AmeliaP at 2:19PM, May 14, 2018

Great article! You've covered all the main points well. About me? It's funny. I'm hired as digital painter for covers and when I'm working for publishers, I read everything about the story and the audience they're targeting. I can't say it's hard. BUT, when it's a cover for my story... it took me months to find an aesthetic for the cover that fits well the story. I'm still developing it and I think it's the hardest part. My process to create a cover for my story is different when I'm creating for someone else. It's more... abstract. I thought on general mood first and the recurrent motif of the chapter. My story has power and loss as its theme, and that means all the covers have a dark atmosphere, even with the high saturated colors. It affects the composition too. Taking the issue #4 (simple illo) as reference (, I chose a cross stance for that guy, not because he's a martyr, but because it means danger. And so on..

PaulEberhardt at 10:32AM, May 13, 2018

If I do a cover I try to keep it simple - focused on drawing you right into the story. With the print book I published, which is about a mole trying to hijack an excavator, it just shows the main character looking out of her mole hill with an awestruck expression and the excavator doubly reflected in her glasses and practically no other details. It's supposed to be just the bare minimum to tease an onlooker into reading that thing, and I think it works quite well. If I ever get around to redoing the crappy ten-year-old cover for my webcomic - that was based on the same principle - I'll probably do it pretty much the same way.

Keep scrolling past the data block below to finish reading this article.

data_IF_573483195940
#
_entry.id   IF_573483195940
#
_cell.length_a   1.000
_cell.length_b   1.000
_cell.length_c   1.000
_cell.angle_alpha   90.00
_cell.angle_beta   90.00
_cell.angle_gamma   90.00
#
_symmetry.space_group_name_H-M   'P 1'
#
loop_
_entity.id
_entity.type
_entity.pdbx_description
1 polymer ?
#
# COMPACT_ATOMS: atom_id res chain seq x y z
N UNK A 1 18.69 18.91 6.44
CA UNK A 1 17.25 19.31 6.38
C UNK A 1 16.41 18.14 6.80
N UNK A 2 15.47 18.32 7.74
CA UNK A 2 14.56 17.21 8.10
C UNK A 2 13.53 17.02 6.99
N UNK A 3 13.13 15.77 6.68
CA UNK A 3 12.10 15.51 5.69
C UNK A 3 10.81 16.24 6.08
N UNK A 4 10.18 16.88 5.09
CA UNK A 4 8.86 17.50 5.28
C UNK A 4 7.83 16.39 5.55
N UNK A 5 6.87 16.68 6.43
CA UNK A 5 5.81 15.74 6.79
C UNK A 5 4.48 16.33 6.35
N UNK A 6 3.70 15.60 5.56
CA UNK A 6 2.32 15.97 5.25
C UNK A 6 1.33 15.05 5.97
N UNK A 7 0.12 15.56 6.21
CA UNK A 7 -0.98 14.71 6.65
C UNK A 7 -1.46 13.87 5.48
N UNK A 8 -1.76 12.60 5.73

PaulEberhardt at 10:29AM, May 13, 2018

With a long-running comic like mine I'm just glad that the first thing a new reader sees is the latest page and not my artistic sins of the past. So actually, I kind of think of every page as doubling as a cover in a way - meaning you don't actually need one if you don't plan on publishing the thing as a book, unless you see it as an artistic challenge or want to do an additional eye-candy for your readers. Guess that's one special characteristic of webcomics, even if you can set it to show the cover first these days.